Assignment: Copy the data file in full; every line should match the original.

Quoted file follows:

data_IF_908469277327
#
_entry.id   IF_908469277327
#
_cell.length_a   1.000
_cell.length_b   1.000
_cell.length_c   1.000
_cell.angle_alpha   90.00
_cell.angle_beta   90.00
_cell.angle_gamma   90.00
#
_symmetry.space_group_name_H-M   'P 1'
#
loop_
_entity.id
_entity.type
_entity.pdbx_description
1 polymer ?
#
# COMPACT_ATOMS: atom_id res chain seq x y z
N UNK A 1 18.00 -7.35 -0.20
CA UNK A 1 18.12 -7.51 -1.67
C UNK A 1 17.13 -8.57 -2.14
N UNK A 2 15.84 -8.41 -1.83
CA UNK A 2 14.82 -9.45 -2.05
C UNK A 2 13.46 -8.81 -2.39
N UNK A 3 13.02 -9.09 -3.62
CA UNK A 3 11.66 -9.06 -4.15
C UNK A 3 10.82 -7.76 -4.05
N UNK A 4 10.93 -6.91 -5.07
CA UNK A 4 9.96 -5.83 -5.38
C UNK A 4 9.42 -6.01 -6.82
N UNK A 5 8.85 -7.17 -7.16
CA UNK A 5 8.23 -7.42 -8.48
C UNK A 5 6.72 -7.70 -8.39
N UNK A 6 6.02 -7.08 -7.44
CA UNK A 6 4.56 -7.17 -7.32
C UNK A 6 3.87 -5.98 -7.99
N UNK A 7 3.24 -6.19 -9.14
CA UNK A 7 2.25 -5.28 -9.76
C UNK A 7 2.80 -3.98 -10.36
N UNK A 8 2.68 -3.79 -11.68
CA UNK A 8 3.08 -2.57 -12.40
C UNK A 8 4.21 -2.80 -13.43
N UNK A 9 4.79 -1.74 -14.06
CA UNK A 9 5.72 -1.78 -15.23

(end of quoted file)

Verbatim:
data_IF_908469277327
#
_entry.id   IF_908469277327
#
_cell.length_a   1.000
_cell.length_b   1.000
_cell.length_c   1.000
_cell.angle_alpha   90.00
_cell.angle_beta   90.00
_cell.angle_gamma   90.00
#
_symmetry.space_group_name_H-M   'P 1'
#
loop_
_entity.id
_entity.type
_entity.pdbx_description
1 polymer ?
#
# COMPACT_ATOMS: atom_id res chain seq x y z
N UNK A 1 18.00 -7.35 -0.20
CA UNK A 1 18.12 -7.51 -1.67
C UNK A 1 17.13 -8.57 -2.14
N UNK A 2 15.84 -8.41 -1.83
CA UNK A 2 14.82 -9.45 -2.05
C UNK A 2 13.46 -8.81 -2.39
N UNK A 3 13.02 -9.09 -3.62
CA UNK A 3 11.66 -9.06 -4.15
C UNK A 3 10.82 -7.76 -4.05
N UNK A 4 10.93 -6.91 -5.07
CA UNK A 4 9.96 -5.83 -5.38
C UNK A 4 9.42 -6.01 -6.82
N UNK A 5 8.85 -7.17 -7.16
CA UNK A 5 8.23 -7.42 -8.48
C UNK A 5 6.72 -7.70 -8.39
N UNK A 6 6.02 -7.08 -7.44
CA UNK A 6 4.56 -7.17 -7.32
C UNK A 6 3.87 -5.98 -7.99
N UNK A 7 3.24 -6.19 -9.14
CA UNK A 7 2.25 -5.28 -9.76
C UNK A 7 2.80 -3.98 -10.36
N UNK A 8 2.68 -3.79 -11.68
CA UNK A 8 3.08 -2.57 -12.40
C UNK A 8 4.21 -2.80 -13.43
N UNK A 9 4.79 -1.74 -14.06
CA UNK A 9 5.72 -1.78 -15.23